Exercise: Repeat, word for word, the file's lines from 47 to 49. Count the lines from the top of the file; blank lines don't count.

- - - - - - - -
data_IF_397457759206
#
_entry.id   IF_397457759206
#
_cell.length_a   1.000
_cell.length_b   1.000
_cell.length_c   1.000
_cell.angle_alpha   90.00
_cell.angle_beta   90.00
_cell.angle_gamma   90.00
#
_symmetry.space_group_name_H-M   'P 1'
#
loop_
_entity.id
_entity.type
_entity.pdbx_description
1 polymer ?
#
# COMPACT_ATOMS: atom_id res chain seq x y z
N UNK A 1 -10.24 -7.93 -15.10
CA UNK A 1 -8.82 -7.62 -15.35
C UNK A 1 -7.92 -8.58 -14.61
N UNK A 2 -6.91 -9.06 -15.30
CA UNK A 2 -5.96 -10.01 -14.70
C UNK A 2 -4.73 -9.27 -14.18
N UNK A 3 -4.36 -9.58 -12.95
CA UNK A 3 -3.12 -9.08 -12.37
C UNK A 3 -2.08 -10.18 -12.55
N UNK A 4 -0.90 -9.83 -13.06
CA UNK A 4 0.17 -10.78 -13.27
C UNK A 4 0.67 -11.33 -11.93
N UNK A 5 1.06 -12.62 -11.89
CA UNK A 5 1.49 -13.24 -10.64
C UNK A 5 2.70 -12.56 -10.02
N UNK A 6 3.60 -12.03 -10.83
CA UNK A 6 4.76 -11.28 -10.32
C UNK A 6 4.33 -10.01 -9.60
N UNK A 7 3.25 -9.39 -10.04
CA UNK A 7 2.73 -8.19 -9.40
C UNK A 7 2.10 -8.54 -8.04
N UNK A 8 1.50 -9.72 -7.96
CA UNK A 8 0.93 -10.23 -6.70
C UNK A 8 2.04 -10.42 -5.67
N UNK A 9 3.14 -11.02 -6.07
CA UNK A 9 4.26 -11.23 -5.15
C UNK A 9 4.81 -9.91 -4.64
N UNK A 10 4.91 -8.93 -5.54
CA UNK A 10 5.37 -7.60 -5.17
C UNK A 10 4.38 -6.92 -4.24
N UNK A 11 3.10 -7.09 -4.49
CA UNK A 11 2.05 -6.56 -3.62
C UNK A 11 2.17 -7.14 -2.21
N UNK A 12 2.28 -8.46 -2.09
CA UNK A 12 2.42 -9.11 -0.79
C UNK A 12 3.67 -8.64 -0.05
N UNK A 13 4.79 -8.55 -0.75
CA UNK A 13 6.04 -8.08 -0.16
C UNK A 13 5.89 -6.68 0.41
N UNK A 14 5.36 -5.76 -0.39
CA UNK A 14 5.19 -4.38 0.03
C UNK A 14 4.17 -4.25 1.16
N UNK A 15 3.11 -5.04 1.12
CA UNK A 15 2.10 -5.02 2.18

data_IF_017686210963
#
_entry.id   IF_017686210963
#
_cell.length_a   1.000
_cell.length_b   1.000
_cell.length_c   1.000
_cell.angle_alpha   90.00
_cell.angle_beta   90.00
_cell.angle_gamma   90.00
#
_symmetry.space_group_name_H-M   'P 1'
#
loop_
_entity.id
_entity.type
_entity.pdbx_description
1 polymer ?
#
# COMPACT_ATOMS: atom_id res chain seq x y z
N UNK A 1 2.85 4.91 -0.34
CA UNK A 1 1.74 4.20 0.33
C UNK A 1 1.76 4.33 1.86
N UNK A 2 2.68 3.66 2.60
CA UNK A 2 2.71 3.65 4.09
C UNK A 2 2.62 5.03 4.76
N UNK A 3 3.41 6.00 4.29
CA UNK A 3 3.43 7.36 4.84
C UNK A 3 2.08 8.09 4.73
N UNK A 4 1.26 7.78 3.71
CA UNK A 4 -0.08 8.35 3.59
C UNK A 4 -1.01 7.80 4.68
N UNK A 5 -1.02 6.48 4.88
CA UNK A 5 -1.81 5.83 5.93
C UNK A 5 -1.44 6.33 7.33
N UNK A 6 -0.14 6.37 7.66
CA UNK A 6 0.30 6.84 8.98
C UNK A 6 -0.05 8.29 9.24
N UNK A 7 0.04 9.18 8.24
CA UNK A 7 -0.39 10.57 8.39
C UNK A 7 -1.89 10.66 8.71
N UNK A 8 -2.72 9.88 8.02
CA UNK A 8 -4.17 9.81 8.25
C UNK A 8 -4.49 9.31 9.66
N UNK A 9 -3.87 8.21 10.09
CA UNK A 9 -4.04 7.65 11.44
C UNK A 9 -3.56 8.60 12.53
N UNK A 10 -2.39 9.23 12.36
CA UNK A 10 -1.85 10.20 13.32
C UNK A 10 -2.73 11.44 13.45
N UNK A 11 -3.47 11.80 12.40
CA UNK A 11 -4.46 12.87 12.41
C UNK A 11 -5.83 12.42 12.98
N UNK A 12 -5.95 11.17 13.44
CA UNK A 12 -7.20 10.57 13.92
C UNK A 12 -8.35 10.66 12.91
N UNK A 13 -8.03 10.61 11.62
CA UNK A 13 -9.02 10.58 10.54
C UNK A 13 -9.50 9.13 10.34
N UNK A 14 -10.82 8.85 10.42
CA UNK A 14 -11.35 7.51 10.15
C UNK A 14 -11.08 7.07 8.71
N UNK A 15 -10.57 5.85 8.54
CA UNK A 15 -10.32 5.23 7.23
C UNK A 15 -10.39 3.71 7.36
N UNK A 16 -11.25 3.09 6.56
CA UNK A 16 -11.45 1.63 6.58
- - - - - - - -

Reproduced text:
C UNK A 9 4.81 -9.91 -4.64
N UNK A 10 4.91 -8.93 -5.54
CA UNK A 10 5.37 -7.60 -5.17